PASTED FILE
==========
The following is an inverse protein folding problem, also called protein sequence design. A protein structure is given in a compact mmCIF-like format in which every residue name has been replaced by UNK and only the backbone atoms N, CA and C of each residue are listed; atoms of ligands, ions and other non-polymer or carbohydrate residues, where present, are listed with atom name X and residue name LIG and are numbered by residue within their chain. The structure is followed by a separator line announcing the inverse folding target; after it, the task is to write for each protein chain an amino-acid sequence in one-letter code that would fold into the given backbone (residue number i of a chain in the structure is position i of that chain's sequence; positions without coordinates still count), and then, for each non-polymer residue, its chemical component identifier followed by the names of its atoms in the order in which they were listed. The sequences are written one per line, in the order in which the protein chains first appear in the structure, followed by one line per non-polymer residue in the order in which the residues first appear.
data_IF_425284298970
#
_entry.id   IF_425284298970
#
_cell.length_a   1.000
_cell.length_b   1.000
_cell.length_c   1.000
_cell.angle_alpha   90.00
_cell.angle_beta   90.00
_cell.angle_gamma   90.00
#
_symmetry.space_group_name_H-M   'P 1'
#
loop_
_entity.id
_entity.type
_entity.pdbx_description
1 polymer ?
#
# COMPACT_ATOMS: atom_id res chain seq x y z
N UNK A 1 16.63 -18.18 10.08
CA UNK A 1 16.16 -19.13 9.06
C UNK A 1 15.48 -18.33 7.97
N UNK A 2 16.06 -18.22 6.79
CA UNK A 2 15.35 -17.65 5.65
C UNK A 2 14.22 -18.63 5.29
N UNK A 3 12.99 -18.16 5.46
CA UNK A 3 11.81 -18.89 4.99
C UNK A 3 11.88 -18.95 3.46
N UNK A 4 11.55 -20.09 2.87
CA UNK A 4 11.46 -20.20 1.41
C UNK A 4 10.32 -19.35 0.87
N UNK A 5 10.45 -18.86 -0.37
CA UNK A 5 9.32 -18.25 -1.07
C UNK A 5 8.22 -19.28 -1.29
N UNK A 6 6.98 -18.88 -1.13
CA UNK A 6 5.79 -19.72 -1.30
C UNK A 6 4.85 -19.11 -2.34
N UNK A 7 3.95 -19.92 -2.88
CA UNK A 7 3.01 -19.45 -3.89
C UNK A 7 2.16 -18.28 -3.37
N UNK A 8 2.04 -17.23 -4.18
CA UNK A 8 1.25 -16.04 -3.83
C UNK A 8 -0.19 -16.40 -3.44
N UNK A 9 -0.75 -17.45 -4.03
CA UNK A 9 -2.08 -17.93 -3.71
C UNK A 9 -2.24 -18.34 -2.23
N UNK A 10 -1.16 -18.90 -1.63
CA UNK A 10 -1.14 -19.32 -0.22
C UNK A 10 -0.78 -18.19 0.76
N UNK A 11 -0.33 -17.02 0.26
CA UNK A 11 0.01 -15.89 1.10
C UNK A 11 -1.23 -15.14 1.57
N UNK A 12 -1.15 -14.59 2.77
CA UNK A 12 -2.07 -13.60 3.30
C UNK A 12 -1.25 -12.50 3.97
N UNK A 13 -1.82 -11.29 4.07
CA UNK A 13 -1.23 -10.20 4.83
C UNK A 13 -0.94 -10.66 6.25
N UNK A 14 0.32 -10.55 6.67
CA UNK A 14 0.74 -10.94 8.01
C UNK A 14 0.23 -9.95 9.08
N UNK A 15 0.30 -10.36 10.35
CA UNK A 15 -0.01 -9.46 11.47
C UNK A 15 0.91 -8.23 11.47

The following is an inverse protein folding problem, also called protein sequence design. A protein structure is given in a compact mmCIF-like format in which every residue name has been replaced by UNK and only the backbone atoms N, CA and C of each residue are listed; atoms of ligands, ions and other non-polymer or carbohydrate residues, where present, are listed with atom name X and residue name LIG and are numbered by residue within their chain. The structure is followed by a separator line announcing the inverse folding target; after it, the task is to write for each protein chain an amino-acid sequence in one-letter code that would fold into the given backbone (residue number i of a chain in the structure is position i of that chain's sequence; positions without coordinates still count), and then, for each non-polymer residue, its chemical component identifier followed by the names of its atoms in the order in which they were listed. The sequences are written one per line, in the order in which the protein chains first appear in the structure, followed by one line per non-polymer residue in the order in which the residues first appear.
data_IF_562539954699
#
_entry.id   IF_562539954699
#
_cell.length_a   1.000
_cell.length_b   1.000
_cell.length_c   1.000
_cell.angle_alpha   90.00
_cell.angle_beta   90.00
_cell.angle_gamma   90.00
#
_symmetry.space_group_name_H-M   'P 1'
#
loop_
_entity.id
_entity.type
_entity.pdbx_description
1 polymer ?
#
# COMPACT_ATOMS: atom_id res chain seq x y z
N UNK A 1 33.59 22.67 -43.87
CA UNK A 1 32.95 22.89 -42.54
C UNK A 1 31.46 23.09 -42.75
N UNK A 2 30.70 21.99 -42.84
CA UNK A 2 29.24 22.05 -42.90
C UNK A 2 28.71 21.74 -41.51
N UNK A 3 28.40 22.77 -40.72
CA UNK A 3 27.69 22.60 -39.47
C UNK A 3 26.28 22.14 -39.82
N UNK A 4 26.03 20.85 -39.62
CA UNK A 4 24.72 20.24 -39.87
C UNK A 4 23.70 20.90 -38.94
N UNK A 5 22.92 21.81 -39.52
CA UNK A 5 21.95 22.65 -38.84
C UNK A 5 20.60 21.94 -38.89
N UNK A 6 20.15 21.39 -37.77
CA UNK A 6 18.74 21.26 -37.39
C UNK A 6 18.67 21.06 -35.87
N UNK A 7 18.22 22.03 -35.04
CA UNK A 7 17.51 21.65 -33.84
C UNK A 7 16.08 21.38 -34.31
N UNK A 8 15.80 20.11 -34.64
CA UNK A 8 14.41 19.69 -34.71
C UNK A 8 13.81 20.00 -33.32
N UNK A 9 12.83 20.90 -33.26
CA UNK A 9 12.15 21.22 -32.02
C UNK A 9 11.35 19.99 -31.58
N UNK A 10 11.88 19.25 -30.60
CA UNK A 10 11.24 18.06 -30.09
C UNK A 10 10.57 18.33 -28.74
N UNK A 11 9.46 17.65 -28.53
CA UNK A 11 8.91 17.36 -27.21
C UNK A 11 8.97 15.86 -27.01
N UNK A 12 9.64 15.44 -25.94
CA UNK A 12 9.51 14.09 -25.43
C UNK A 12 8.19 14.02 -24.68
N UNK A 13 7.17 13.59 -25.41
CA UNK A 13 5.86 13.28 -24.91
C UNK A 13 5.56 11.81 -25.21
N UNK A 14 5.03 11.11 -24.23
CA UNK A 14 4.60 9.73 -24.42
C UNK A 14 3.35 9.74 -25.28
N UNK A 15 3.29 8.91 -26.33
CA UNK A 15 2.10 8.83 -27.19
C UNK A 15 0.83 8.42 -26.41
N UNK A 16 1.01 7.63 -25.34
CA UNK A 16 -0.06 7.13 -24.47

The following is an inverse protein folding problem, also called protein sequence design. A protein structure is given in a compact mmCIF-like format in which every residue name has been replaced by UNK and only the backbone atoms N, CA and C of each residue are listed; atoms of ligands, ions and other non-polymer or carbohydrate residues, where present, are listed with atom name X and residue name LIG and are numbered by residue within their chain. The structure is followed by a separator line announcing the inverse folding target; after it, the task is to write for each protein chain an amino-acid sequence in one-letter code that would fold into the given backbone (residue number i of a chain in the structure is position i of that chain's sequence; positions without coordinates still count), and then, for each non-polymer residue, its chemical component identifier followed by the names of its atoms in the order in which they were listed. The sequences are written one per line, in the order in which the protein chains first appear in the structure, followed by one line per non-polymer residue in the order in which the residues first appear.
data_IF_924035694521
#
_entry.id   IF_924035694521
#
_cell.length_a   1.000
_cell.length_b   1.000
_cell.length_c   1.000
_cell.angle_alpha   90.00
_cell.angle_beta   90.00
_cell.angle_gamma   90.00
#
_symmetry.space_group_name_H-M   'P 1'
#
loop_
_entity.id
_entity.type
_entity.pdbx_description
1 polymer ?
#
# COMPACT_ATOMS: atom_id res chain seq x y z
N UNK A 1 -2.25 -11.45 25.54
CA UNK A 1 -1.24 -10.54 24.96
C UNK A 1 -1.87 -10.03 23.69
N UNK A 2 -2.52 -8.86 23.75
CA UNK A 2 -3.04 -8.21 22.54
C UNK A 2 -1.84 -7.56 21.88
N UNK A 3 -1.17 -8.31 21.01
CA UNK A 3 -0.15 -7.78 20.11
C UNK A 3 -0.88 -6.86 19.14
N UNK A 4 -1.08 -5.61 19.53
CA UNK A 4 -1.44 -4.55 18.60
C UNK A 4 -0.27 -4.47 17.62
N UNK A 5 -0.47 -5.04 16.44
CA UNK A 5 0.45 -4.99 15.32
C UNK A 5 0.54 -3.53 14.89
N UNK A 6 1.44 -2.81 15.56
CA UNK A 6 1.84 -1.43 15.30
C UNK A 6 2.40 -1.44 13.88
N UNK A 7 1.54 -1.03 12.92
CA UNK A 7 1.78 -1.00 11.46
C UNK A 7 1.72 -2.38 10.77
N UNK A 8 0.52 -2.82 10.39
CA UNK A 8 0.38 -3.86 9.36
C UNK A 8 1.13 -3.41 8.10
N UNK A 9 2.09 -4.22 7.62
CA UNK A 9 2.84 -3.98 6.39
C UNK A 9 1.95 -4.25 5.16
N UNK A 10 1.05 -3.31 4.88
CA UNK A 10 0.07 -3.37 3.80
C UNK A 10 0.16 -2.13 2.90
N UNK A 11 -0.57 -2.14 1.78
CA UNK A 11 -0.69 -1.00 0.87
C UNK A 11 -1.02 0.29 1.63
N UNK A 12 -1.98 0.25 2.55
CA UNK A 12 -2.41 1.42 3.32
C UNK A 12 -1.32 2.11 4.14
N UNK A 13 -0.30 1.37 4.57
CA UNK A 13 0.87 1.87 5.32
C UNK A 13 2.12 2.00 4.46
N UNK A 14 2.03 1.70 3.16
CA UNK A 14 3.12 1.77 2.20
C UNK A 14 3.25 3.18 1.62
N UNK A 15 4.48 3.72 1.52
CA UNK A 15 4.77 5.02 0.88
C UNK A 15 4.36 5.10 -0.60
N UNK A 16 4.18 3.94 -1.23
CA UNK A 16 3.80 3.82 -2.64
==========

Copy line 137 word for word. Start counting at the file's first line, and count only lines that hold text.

#